"In the role of Juliette, soprano Merideth Marano sang with a radiance that floated with ease into the performance space. Ali’s relaxed demeanor onstage combined with the sort of unpretentious girl next door sort of beauty from Marano, created a wonderful energy to the classic that spoke to timeless love then and now. Some of the most beautiful moments of music of the evening came during the duet passages between Marano and Williams. The famous aria “Je veux vivre” better known as “Julliette’s Waltz” was the perfect showpiece for Marano’s agile soprano. During the bedroom garden scene, it was as if Juliette was radiating in the moonlight, perfectly illustrated with the use of a follow spotlight on Juliette, as Romeo stood on the stage declaring his love." Full Article Below.
" Meredith Marano’s Juliette: Marano has dramatic vocal weight with a high register and a gift for coloratura—which is to say, loud and showy—which contrasts with Williams-Ali’s more laid back, sometimes bashful delivery. But both are individually excellent, Marano especially in Act 1’s "Je veux vivre"...But MDLO is a new company, just in its second season. And if it’s going to distinguish itself from the rest, vocal talent is a good bet, because their singers have it in spades." Full Article Below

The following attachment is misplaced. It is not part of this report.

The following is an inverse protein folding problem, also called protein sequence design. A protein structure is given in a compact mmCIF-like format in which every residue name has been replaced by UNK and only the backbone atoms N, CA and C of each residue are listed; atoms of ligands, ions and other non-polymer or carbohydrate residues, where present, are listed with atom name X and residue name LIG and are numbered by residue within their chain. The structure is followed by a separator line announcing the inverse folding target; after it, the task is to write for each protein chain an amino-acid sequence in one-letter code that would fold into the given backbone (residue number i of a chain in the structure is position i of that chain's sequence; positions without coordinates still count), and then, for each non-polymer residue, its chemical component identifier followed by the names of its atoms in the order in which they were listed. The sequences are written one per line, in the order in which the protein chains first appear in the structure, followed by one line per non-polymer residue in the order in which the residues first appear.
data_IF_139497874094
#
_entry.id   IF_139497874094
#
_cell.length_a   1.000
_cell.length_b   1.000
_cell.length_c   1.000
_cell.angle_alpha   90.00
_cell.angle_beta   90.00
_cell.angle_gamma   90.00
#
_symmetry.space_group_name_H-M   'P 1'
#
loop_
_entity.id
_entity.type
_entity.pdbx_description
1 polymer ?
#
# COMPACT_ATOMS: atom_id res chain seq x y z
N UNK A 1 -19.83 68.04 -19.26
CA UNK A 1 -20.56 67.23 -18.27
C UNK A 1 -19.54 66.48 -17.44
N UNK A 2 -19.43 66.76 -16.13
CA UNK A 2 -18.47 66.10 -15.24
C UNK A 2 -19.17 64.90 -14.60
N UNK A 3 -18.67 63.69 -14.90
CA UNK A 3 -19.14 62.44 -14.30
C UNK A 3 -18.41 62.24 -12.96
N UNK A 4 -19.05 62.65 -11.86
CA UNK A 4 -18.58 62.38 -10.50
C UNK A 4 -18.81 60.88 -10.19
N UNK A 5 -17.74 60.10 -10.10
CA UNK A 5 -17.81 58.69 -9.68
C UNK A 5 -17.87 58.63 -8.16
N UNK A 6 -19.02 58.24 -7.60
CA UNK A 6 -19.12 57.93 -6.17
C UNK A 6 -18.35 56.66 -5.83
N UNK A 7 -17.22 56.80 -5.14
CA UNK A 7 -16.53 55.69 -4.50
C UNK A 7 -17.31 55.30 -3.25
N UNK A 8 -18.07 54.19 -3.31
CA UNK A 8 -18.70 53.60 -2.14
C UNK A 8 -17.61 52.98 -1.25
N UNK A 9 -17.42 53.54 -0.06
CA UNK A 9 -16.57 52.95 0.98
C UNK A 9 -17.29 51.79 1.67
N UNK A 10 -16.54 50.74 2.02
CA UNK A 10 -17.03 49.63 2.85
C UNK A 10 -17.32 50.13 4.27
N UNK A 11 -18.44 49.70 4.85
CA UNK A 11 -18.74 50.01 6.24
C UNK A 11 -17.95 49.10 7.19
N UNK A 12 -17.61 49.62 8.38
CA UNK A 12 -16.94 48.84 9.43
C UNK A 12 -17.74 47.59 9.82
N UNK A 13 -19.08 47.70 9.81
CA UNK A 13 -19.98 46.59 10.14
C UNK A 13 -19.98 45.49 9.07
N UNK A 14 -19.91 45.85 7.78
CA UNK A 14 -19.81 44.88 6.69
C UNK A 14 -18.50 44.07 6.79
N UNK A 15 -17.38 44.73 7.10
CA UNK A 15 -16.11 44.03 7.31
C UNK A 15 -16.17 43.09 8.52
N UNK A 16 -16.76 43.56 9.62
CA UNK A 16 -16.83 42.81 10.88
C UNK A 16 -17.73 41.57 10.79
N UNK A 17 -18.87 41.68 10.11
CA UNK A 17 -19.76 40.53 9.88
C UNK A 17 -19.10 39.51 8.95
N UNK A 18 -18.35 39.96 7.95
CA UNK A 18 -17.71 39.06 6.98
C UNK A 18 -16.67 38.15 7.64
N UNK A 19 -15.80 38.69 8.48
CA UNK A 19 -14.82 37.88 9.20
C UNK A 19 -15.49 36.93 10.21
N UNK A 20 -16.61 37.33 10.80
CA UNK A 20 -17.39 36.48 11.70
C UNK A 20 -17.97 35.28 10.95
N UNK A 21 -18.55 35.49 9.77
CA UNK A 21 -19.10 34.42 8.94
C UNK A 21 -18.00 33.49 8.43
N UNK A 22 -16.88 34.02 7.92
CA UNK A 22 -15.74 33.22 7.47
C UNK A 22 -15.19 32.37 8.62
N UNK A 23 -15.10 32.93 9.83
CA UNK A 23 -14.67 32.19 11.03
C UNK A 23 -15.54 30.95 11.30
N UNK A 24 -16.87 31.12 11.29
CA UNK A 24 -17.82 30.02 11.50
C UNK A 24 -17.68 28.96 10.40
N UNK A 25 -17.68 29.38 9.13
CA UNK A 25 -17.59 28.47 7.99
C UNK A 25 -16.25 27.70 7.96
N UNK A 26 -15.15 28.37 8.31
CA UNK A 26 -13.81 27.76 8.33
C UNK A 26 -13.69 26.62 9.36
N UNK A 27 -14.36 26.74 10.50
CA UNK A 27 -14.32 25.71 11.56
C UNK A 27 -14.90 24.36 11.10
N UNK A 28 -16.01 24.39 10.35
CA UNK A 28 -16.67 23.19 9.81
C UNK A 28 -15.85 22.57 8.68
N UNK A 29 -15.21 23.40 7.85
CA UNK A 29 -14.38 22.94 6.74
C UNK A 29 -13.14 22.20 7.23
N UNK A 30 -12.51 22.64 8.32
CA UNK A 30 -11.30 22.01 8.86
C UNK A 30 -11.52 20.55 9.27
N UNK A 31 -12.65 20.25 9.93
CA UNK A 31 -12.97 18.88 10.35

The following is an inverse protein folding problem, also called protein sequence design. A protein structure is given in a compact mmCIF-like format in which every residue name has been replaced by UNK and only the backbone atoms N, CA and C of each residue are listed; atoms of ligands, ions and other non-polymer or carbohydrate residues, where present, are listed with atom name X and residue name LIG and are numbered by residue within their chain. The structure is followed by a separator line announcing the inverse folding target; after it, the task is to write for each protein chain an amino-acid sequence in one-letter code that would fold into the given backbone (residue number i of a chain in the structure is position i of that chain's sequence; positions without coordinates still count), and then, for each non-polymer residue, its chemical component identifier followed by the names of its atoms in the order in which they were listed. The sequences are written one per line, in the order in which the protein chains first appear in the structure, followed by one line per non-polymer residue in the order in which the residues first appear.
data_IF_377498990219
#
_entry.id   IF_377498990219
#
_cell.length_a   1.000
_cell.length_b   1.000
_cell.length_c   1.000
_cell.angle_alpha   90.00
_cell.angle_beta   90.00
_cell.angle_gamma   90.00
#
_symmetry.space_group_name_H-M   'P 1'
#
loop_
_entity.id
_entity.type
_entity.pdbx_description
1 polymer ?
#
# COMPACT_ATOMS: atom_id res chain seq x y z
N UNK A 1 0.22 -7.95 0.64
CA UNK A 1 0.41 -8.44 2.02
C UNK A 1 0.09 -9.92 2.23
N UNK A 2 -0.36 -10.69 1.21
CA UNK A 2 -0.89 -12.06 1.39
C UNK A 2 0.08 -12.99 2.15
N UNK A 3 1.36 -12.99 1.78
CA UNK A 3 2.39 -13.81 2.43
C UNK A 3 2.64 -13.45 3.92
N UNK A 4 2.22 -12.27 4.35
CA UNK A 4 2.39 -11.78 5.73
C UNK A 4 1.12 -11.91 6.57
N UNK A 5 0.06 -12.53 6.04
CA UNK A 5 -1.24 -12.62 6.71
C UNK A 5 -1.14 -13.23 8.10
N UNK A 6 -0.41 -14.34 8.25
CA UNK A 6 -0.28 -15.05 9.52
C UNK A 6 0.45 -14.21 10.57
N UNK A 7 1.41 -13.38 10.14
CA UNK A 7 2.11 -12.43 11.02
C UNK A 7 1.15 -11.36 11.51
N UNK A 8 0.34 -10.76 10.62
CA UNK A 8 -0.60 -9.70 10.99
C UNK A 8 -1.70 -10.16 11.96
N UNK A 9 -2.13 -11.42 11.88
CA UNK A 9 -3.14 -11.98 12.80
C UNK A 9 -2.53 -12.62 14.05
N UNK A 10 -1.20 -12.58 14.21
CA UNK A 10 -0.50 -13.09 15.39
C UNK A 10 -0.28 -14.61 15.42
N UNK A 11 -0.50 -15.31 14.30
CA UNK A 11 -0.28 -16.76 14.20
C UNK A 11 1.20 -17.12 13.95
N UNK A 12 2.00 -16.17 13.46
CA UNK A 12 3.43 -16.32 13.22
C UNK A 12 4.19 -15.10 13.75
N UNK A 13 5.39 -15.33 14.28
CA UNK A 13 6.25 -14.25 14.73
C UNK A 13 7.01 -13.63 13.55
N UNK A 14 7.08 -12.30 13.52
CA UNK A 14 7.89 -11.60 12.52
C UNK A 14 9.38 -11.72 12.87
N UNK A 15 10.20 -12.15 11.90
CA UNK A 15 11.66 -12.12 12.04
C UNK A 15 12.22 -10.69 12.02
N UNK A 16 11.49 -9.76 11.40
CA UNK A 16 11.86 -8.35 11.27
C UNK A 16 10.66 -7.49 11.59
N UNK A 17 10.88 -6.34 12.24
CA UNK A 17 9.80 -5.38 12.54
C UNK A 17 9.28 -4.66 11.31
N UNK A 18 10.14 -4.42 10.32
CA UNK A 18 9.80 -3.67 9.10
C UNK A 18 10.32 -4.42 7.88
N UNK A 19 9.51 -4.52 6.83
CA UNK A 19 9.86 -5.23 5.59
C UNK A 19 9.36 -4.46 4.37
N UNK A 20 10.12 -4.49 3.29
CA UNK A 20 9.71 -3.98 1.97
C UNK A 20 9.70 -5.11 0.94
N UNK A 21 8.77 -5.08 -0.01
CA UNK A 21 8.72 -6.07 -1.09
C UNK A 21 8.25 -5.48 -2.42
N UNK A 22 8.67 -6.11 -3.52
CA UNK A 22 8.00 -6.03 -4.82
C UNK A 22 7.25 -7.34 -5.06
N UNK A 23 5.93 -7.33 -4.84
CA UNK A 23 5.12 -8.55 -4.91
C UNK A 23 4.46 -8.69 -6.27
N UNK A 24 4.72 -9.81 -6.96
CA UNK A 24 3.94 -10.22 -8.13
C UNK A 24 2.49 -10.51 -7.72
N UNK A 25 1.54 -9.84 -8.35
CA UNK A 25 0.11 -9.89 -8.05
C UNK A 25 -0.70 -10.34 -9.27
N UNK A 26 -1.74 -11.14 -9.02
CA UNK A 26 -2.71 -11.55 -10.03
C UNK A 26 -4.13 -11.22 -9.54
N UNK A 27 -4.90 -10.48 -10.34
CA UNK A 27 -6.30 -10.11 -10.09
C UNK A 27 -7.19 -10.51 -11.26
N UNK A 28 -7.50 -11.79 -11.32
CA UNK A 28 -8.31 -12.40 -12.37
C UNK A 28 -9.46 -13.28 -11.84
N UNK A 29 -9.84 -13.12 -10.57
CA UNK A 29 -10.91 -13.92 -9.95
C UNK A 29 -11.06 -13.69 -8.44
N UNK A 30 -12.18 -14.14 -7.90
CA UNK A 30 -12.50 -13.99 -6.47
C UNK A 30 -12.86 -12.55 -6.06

-Washington City Paper
"MDLO’s production of Roméo et Juliette features some of the most glorious singing I’ve heard in a long time.
As Juliette, lyric coloratura soprano Merideth Marano’s voice was a constant thrill throughout the evening, including the famous aria “Je veux vivre” and the “Potion Aria”, “Dieu! Quel frisson court dans les veines.” Ms. Marano sparkled in her high notes, but brought special poignancy and soulfulness to her lower notes as well. She also brought considerable acting skills to bear in the emotional scenes between Juliette and Roméo from her balcony, and in the tomb where she was laid to rest." Full Article Below
-DC Metro Theater Arts
"Certainly the standout, vocally, was Merideth Marano as Rosalinde. She has a very powerful instrument, with an effortless high D." Full Article Below